HALIFAX — Six male teenagers in Nova Scotia pleaded guilty Wednesday to sharing intimate images of high school girls without their consent, concluding one of Canada's largest prosecutions involving a relatively untested but high-profile law.
The six were charged in July 2016 after police in Bridgewater, N.S., wrapped up a year-long investigation by alleging the youths — all local high school students — had distributed intimate images of at least 20 girls.
"We hope that the notoriety of this case produces more awareness across the country that this type of conduct isn't simply boys being boys — and it's not simply a school disciplinary problem," said Peter Dostal, a senior Crown attorney with the province's special prosecutions office.
"Many instances of this type of conduct reaches the level of criminal activity and needs to be treated as such."
At the time the charges were laid, four of the accused — all students at Bridgewater High School — were 15 years old and the other two were 18. However, all were under 18 when the offences were committed, which means their identities are protected from publication under the Youth Criminal Justice Act.
Dostal said the boys conspired to trade the images amongst themselves. They will be sentenced July 31.
The majority of the victims were also students at the high school, Bridgewater police said at the time.
"This type of activity has been on the radar of schools and law enforcement for quite some time, and now that we're better equipped with the intimate image charge, we're able to have law enforcement address these concerns," he said. "This is often very troubling, very serious conduct that has devastating consequences upon many vulnerable young persons."
The case is one of the first in Canada involving legislation introduced in late 2013 after the death of Nova Scotia teen Rehtaeh Parsons, which captured national attention amid a heated public debate over cyberbullying.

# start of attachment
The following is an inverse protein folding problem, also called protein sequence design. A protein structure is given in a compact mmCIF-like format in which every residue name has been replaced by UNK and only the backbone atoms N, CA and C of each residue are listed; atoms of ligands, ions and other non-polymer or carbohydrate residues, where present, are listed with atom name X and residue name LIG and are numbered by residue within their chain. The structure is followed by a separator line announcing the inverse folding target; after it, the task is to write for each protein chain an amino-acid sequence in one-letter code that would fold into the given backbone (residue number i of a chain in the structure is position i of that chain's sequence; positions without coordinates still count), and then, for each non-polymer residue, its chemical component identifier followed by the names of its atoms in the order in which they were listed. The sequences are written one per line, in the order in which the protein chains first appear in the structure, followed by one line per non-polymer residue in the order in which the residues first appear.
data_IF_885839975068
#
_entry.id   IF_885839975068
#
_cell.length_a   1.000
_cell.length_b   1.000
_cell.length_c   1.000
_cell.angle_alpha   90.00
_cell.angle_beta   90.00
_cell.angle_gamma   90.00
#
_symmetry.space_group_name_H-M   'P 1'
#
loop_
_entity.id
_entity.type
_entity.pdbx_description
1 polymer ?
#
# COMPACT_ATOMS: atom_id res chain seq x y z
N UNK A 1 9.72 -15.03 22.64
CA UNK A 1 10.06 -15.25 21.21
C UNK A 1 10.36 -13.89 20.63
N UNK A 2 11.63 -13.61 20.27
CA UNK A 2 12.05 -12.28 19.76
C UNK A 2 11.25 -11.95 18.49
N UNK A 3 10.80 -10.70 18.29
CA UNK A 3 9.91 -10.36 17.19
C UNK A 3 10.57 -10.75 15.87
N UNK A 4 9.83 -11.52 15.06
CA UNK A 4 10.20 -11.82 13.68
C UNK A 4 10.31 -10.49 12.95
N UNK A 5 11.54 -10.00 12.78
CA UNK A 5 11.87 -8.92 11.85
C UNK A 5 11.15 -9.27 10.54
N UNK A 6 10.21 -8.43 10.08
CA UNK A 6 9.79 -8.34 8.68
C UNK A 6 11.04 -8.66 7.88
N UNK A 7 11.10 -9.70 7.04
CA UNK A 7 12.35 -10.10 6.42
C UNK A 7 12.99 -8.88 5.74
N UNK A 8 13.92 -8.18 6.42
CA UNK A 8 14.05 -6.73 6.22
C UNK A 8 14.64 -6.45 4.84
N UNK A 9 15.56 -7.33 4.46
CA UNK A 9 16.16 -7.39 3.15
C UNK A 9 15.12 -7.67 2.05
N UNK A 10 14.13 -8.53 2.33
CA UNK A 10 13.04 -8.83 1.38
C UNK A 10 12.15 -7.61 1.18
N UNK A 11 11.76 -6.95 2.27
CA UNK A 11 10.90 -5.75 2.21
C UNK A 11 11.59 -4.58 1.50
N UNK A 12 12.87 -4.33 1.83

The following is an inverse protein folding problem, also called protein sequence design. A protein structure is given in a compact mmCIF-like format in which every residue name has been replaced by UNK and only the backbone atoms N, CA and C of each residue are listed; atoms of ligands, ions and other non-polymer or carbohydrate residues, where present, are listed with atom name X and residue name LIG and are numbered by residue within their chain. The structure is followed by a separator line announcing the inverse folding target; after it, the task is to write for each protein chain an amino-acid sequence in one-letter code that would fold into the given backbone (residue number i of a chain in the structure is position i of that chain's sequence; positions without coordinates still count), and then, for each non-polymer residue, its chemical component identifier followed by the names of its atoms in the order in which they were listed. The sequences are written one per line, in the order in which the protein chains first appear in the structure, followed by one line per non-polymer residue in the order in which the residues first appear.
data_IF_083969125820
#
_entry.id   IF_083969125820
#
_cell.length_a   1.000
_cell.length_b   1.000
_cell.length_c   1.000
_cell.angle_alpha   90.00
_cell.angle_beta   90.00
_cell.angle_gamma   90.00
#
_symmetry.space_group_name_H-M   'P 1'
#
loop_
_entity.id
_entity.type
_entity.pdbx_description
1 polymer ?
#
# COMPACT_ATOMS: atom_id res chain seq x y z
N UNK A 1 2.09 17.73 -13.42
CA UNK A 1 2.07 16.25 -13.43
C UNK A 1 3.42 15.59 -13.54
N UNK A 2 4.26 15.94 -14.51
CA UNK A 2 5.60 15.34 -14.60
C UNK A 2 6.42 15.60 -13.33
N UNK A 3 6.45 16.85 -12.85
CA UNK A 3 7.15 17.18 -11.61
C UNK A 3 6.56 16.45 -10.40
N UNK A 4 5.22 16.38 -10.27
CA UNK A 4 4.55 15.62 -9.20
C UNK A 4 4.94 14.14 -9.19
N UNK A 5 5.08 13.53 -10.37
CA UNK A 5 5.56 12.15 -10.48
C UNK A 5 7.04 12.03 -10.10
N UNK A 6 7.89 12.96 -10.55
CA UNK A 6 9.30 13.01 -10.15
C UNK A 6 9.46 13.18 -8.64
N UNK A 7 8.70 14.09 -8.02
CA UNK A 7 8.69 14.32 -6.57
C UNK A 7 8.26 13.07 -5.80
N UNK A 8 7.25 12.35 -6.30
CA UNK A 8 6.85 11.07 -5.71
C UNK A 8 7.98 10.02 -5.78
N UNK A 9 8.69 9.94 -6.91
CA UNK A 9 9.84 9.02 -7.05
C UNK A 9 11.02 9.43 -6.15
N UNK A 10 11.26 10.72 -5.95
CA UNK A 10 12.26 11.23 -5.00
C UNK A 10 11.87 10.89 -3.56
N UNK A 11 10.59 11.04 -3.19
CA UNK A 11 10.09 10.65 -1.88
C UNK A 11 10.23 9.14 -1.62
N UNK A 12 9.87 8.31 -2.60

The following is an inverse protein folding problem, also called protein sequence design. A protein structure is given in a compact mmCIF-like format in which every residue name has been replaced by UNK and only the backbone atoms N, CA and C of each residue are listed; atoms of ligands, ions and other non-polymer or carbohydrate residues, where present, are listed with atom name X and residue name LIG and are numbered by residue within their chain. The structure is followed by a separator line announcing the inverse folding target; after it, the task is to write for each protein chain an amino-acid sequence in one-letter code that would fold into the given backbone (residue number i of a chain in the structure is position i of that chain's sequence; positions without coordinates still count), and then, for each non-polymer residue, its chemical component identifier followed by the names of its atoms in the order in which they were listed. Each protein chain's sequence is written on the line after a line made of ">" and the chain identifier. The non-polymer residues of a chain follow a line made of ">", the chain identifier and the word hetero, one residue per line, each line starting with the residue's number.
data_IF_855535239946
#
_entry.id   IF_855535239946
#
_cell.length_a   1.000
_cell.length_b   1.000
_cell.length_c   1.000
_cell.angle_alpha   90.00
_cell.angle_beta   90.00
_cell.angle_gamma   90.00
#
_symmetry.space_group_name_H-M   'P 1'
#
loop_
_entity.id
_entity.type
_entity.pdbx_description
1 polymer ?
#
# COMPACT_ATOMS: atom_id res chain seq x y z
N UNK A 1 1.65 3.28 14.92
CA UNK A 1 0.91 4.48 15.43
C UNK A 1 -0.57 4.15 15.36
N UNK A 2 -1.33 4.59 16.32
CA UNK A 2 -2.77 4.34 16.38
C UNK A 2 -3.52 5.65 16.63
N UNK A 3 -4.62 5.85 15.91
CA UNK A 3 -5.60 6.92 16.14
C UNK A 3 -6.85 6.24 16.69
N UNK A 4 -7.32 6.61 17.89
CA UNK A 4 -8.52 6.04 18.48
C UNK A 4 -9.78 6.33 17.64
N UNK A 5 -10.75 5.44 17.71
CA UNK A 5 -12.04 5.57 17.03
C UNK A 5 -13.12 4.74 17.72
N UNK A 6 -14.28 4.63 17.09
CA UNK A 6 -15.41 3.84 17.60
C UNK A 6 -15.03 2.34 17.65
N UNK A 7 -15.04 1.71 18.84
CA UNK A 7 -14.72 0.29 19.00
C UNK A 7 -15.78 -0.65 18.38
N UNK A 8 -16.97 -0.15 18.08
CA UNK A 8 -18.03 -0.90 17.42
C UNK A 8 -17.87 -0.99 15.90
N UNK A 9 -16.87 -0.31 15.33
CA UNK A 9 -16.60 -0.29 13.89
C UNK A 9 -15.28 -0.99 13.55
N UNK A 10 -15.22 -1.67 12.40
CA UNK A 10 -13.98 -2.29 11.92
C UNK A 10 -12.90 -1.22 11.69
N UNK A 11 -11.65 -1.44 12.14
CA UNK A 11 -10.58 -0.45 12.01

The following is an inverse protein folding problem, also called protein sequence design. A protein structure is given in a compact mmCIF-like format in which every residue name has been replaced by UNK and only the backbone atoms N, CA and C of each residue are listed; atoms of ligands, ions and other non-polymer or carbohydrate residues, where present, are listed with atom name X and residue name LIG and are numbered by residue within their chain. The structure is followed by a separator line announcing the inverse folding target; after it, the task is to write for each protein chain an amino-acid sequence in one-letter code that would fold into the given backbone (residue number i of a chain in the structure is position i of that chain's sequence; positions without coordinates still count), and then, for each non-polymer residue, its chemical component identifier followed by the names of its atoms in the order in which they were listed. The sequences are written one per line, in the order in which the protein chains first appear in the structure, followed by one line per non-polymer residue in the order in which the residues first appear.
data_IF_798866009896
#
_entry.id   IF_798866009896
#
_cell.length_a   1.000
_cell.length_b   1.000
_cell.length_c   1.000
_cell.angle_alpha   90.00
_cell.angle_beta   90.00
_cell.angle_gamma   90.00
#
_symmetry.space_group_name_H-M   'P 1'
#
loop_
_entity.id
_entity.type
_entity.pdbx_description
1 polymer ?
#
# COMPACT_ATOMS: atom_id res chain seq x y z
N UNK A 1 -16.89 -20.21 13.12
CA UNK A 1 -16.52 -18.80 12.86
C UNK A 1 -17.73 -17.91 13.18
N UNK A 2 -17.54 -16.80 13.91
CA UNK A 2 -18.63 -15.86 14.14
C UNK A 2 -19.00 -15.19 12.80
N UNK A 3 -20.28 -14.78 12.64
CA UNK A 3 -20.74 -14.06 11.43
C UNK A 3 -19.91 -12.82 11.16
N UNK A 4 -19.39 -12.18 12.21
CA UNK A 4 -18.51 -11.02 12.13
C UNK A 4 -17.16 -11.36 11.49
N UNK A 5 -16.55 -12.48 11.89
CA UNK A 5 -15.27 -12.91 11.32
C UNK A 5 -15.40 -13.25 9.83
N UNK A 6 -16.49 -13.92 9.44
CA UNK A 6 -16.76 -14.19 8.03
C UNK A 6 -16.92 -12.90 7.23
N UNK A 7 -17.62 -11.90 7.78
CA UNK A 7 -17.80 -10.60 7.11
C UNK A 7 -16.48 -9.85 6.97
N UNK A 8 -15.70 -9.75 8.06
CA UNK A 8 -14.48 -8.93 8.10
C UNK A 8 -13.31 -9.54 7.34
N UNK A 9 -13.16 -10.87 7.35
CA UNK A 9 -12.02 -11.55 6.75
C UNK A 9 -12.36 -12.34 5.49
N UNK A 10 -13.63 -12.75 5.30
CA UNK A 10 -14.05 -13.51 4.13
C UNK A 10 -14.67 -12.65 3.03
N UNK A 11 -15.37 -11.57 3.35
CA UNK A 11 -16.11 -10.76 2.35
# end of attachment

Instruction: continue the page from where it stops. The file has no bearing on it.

The 17-year-old attempted suicide and was taken off life support after a digital photo — of what her family says was a sexual assault — was circulated among students at her school in Cole Harbour, N.S.
The intimate images bill became law in March 2015.
Wayne MacKay, a law professor at Dalhousie University in Halifax, said the outcome of the sentencing in the Bridgewater case will be important because there are few cases dealing with this type of charge.
He said that under the Youth Criminal Justice Act, jail sentences are unlikely. However, given the scale of the offences, MacKay said the court may be inclined to send a strong message to deter other young people from doing the same thing.
"I would hope that would be the case, that they would take this opportunity to send a message that this is not only unpleasant and hurtful and bad behaviour, it's criminal behaviour with some pretty significant consequences," he said.
MacKay, an expert on cyberbullying, said the six accused may face court-ordered restrictions, including a prohibition on access to the Internet, "which could be quite a big deterrent to young people."
However, the guilty pleas mean the justice system will not receive greater clarity about what kind of evidence in such cases constitutes lack of consent.
"That's the down side," MacKay said.
MacKay said the guilty pleas, which came after a series of pre-trial conferences, weren't expected. But he added that all of the lawyers involved were keen to speed up the court process.
The six youths were also charged with possessing and distributing child pornography, but Dostal confirmed those charges are expected to be dismissed when they are sentenced. The pornography charges weren't needed because the intimate image charges best fit the allegations, he said.
"That satisfied us as far as what we were hoping to prove at trial," Dostal said.
After complaints came in from Bridgewater school officials in 2015, investigators seized a number of electronic devices — mainly cellphones — and handed them to the RCMP Technological Crime Unit for analysis.
Court documents released in December confirmed police had uncovered up to 75 intimate images of teenage girls placed in two online Dropbox accounts. At least one photo was taken without a girl's knowledge while she was changing.
The documents said one of the boys provided a statement to Bridgewater police describing how the group functioned, saying, "the girls sent the photos willingly but did not know they were being shared."
According to the allegations in a police application, the sharing went on between Dec. 1, 2014, and May 12, 2015.
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Michael MacDonald and Alison Auld, The Canadian Press
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